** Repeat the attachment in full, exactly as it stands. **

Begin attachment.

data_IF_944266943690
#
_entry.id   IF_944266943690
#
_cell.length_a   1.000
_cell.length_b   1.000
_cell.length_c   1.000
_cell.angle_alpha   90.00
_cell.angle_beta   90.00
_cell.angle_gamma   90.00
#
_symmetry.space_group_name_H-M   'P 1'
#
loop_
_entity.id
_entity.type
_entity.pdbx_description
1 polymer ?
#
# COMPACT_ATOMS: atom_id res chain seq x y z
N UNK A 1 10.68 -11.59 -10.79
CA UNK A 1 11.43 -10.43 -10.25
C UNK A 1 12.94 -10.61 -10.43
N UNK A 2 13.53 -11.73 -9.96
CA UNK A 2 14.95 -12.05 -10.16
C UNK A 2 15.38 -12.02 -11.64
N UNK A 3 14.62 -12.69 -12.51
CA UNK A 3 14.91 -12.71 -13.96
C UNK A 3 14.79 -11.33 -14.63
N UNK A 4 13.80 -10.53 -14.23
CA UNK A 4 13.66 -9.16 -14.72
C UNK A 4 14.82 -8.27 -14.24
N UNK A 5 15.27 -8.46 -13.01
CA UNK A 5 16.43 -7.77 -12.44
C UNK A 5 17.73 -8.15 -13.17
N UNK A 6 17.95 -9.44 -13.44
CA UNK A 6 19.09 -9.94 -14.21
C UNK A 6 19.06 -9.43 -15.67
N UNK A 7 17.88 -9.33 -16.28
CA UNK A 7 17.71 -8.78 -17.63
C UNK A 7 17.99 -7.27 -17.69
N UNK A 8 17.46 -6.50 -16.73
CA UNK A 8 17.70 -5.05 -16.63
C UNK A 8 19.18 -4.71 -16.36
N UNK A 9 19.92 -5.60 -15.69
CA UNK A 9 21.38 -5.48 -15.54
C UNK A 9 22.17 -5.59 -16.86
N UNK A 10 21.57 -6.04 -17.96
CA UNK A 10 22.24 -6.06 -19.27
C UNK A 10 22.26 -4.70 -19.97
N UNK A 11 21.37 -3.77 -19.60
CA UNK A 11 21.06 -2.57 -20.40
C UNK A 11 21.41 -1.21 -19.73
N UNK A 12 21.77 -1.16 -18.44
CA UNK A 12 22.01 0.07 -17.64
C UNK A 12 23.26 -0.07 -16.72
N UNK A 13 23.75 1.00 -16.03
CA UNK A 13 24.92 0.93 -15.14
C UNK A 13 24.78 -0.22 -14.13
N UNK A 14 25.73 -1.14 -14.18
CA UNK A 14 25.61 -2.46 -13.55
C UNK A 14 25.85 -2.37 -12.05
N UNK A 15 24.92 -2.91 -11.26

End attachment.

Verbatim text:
data_IF_944266943690
#
_entry.id   IF_944266943690
#
_cell.length_a   1.000
_cell.length_b   1.000
_cell.length_c   1.000
_cell.angle_alpha   90.00
_cell.angle_beta   90.00
_cell.angle_gamma   90.00
#
_symmetry.space_group_name_H-M   'P 1'
#
loop_
_entity.id
_entity.type
_entity.pdbx_description
1 polymer ?
#
# COMPACT_ATOMS: atom_id res chain seq x y z
N UNK A 1 10.68 -11.59 -10.79
CA UNK A 1 11.43 -10.43 -10.25
C UNK A 1 12.94 -10.61 -10.43
N UNK A 2 13.53 -11.73 -9.96
CA UNK A 2 14.95 -12.05 -10.16
C UNK A 2 15.38 -12.02 -11.64
N UNK A 3 14.62 -12.69 -12.51
CA UNK A 3 14.91 -12.71 -13.96
C UNK A 3 14.79 -11.33 -14.63
N UNK A 4 13.80 -10.53 -14.23
CA UNK A 4 13.66 -9.16 -14.72
C UNK A 4 14.82 -8.27 -14.24
N UNK A 5 15.27 -8.46 -13.01
CA UNK A 5 16.43 -7.77 -12.44
C UNK A 5 17.73 -8.15 -13.17
N UNK A 6 17.95 -9.44 -13.44
CA UNK A 6 19.09 -9.94 -14.21
C UNK A 6 19.06 -9.43 -15.67
N UNK A 7 17.88 -9.33 -16.28
CA UNK A 7 17.71 -8.78 -17.63
C UNK A 7 17.99 -7.27 -17.69
N UNK A 8 17.46 -6.50 -16.73
CA UNK A 8 17.70 -5.05 -16.63
C UNK A 8 19.18 -4.71 -16.36
N UNK A 9 19.92 -5.60 -15.69
CA UNK A 9 21.38 -5.48 -15.54
C UNK A 9 22.17 -5.59 -16.86
N UNK A 10 21.57 -6.04 -17.96
CA UNK A 10 22.24 -6.06 -19.27
C UNK A 10 22.26 -4.70 -19.97
N UNK A 11 21.37 -3.77 -19.60
CA UNK A 11 21.06 -2.57 -20.40
C UNK A 11 21.41 -1.21 -19.73
N UNK A 12 21.77 -1.16 -18.44
CA UNK A 12 22.01 0.07 -17.64
C UNK A 12 23.26 -0.07 -16.72
N UNK A 13 23.75 1.00 -16.03
CA UNK A 13 24.92 0.93 -15.14
C UNK A 13 24.78 -0.22 -14.13
N UNK A 14 25.73 -1.14 -14.18
CA UNK A 14 25.61 -2.46 -13.55
C UNK A 14 25.85 -2.37 -12.05
N UNK A 15 24.92 -2.91 -11.26